Why Bush resists child health bill
House Democrats say they need only 15 more Republican votes to have a veto-proof majority.
Washington — President Bush heads into only the fourth veto of his presidency with most of America's health establishment and nearly two-thirds of the Congress arrayed against him.
A 12-year-old boy delivered the Democratic response to Mr. Bush's radio address this weekend, and children pulling red wagons are expected to deliver 1 million petitions supporting renewal of the State Children's Health Insurance Program (S-CHIP) to the White House on Monday.
Explaining a vote against healthcare for poor children is not the issue that Republicans wanted to take into the November 2008 elections. Last week, 18 Republicans in the Senate and 45 in the House broke with Bush to support the pending S-CHIP bill, and Democrats say they need to flip only 15 more House Republicans to give the Congress a veto-proof majority.
But the White House and GOP leaders in both houses of Congress say this is a fight worth fighting on policy grounds – and that it may do them some good in spending battles to come and even in next fall's elections.
"Health insurance for poor children is a tall hill for politicians to climb," says Rep. Mike Pence (R) of Indiana, a leading House conservative. "That will make all the other battles that much easier to fight."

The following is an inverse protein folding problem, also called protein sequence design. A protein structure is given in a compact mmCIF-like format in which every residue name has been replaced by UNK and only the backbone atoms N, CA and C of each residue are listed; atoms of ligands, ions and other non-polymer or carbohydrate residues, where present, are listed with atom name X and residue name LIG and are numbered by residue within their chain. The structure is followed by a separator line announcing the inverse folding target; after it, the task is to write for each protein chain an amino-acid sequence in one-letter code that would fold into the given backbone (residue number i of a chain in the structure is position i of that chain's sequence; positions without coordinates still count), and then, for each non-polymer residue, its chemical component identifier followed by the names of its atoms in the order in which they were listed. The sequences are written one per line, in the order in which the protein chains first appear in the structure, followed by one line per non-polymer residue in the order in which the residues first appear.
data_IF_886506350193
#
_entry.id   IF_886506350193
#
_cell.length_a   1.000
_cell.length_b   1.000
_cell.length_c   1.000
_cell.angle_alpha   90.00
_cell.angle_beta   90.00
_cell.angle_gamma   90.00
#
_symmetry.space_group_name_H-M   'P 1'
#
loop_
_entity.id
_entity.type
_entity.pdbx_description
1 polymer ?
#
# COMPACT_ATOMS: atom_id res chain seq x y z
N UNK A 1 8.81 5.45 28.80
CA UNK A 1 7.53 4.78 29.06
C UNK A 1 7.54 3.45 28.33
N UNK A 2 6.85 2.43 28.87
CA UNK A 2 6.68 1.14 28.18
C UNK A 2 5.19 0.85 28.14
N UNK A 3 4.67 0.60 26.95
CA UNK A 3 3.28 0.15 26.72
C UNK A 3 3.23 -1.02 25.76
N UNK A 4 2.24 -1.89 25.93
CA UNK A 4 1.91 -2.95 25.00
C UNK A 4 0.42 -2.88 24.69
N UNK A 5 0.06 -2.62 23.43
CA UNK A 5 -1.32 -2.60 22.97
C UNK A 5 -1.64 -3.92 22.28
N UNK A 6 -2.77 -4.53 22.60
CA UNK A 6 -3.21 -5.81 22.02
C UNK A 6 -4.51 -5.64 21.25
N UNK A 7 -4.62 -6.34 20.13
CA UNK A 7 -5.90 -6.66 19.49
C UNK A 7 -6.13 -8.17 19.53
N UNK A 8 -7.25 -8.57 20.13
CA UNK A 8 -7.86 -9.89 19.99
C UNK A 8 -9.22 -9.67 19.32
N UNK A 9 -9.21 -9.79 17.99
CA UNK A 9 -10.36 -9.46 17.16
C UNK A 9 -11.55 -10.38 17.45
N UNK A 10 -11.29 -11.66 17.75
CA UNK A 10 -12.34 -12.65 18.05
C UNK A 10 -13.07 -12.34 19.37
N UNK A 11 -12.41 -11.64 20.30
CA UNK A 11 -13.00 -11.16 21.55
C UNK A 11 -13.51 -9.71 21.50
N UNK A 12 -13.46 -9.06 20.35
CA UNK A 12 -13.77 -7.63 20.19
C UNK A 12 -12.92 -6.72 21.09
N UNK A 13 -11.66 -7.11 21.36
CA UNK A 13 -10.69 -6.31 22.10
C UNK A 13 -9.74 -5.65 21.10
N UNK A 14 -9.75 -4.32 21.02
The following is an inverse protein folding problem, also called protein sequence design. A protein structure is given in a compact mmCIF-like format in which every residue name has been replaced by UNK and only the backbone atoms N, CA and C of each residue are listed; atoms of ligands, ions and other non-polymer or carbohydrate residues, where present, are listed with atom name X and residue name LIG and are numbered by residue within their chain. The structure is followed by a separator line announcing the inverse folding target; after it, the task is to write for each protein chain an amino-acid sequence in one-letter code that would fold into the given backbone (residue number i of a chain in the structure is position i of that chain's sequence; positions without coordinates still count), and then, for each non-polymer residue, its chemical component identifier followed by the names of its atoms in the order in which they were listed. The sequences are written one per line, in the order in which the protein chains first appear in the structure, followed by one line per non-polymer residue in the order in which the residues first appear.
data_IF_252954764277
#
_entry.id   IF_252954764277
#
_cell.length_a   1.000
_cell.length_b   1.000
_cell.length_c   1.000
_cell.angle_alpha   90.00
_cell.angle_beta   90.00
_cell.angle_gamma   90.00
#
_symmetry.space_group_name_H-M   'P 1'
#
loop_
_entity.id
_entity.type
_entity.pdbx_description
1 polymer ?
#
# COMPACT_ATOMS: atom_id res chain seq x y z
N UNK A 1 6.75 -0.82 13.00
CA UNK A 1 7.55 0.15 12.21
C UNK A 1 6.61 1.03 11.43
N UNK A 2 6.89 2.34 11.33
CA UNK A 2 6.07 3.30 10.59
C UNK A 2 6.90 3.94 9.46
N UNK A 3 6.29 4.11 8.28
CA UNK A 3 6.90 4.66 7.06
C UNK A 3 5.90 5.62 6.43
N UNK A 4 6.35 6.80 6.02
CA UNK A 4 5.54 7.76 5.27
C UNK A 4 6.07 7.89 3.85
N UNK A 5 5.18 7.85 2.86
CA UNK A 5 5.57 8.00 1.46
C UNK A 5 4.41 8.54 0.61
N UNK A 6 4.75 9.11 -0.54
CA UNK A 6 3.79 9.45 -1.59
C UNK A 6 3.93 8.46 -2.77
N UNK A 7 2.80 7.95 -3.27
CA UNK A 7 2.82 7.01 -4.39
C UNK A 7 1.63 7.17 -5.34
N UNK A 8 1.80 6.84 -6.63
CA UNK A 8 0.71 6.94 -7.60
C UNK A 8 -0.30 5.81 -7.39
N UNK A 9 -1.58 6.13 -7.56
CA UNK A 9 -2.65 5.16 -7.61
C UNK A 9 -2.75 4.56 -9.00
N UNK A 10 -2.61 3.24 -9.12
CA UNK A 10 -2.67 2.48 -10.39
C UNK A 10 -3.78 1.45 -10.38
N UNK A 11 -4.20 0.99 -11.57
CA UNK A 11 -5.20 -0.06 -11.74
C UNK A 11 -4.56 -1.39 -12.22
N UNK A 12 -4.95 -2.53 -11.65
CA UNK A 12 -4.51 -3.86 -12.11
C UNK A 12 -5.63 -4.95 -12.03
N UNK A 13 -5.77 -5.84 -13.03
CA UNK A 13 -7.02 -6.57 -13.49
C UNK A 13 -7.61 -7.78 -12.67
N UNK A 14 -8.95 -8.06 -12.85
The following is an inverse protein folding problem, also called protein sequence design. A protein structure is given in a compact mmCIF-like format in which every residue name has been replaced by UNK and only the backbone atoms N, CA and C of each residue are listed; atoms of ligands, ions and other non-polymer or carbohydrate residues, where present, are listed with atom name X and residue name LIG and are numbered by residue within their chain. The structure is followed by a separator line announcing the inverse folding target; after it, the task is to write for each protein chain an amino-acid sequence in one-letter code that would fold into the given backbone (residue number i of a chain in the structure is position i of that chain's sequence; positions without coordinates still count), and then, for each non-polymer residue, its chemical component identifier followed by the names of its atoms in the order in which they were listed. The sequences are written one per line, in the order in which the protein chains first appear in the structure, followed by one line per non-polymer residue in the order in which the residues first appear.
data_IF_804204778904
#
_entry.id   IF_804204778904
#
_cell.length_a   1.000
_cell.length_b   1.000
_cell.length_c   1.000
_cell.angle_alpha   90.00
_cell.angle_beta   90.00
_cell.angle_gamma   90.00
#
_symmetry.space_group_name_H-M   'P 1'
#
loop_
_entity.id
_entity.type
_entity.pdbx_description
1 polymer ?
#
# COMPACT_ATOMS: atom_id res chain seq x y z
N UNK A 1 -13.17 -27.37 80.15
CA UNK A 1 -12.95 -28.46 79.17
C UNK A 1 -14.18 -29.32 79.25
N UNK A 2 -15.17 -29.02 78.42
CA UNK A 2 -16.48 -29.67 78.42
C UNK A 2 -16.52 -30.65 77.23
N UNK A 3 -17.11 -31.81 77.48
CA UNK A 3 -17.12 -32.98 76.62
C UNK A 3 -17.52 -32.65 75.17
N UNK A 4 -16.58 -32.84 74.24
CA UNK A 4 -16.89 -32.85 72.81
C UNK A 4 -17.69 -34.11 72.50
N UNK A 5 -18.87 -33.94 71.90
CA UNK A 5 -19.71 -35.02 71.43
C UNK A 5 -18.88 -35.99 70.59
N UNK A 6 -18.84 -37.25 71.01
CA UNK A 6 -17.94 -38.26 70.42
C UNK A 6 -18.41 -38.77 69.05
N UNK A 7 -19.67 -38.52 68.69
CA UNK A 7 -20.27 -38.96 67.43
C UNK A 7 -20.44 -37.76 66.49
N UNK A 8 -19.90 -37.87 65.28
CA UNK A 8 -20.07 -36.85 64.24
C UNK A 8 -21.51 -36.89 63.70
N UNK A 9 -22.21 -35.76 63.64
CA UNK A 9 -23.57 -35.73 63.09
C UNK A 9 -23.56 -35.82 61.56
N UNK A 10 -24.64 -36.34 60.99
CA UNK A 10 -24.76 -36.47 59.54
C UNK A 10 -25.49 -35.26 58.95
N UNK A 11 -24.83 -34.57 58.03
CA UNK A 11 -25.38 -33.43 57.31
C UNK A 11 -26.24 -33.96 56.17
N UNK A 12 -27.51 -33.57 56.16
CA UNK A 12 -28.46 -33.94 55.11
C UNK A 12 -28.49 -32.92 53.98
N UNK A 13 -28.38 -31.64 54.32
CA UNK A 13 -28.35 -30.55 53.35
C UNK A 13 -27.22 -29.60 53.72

A presidential veto of the S-CHIP bill in its current form is "a sure thing," says White House spokesman Tony Fratto. Bush will risk the political fallout because the policy is wrong. He adds, it "doesn't focus on the core population that needs to be served," that is, children in families earning less than 200 percent of the federal poverty level. (For a family of four, that's an annual income of $41,300 or less.)
By stripping out a requirement that S-CHIP cover 95 percent of the neediest children before extending it to higher-income children, Congress is undermining a key intent of the program, Mr. Fratto says. "We think this is a good program, and Congress should keep it focused on what it was intended to do."
The US Department of Health and Human Services estimates that some 794,000 children in these lowest-income families are eligible for S-CHIP and are not currently covered.
Moreover, the S-CHIP bill reaches so far into higher-income groups that it will "shift millions from private insurance to government-supported care," Fratto adds.
Ten states and the District of Columbia now cover children from families with incomes up to three times the poverty level, or $61,950 a year for a family of four. New Jersey has extended eligibility to families earning up to $72,275.
Bush often cites the case of New York, which sought to extend coverage to families earning up to $82,600, or 400 percent of the federal poverty level. Democrats note that Washington rejected that extension, and therefore it's not a valid concern. But "the law is still on their books and [would be] more likely to be accepted" by the terms of the law that Congress is proposing, Fratto says.